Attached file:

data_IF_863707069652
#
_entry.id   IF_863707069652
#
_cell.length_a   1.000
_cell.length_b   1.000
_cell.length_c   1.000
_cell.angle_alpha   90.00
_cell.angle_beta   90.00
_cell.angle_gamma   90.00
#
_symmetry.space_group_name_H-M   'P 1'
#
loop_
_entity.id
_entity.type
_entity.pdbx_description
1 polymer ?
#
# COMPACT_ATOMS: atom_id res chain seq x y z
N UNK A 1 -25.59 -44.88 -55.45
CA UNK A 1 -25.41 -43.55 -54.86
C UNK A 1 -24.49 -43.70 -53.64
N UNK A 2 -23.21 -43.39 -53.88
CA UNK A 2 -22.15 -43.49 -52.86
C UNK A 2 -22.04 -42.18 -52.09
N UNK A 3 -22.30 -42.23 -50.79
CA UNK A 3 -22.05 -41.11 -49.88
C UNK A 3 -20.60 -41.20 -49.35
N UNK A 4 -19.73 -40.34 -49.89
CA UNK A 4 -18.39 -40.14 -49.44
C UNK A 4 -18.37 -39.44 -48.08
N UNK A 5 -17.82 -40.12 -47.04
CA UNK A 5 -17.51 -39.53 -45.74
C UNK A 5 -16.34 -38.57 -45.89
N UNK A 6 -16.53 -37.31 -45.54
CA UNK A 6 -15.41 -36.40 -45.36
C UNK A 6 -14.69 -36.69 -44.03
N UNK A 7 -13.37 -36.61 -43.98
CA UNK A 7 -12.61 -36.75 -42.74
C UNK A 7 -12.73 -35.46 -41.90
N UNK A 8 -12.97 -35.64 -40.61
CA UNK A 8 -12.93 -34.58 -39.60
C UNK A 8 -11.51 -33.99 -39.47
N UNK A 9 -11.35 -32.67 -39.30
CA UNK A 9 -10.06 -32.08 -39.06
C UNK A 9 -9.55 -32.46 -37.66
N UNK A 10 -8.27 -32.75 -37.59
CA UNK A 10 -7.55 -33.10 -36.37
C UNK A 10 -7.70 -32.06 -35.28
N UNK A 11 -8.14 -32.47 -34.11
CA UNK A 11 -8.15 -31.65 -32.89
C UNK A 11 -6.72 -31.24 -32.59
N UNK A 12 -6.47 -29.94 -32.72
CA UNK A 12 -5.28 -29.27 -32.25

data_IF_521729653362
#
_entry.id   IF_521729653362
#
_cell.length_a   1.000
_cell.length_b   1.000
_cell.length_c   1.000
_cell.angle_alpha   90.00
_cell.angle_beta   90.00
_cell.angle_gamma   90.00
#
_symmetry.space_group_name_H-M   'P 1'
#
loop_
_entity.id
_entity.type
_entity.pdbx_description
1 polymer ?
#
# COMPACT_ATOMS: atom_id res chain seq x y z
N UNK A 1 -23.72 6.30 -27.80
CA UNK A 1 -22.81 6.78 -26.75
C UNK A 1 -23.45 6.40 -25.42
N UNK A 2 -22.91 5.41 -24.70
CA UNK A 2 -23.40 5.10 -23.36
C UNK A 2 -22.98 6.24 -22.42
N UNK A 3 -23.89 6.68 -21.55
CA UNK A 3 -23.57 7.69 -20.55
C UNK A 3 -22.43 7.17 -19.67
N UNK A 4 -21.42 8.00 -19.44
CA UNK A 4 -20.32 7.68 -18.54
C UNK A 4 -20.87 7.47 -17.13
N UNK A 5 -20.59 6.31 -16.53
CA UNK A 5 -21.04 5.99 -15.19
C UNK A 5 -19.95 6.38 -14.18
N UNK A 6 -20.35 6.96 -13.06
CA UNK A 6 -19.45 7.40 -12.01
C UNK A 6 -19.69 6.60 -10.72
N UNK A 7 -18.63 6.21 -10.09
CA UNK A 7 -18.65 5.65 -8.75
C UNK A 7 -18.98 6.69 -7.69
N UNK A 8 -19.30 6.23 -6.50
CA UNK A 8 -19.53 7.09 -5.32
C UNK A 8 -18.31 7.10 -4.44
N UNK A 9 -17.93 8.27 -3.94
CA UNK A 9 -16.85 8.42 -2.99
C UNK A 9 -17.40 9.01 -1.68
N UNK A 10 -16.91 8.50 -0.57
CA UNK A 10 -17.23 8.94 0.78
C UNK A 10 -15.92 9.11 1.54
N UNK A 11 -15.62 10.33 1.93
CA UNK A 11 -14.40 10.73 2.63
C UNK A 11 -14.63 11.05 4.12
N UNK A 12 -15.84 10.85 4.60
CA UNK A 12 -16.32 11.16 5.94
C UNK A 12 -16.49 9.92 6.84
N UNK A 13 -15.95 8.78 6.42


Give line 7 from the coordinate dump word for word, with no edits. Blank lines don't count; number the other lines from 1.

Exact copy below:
_cell.length_c   1.000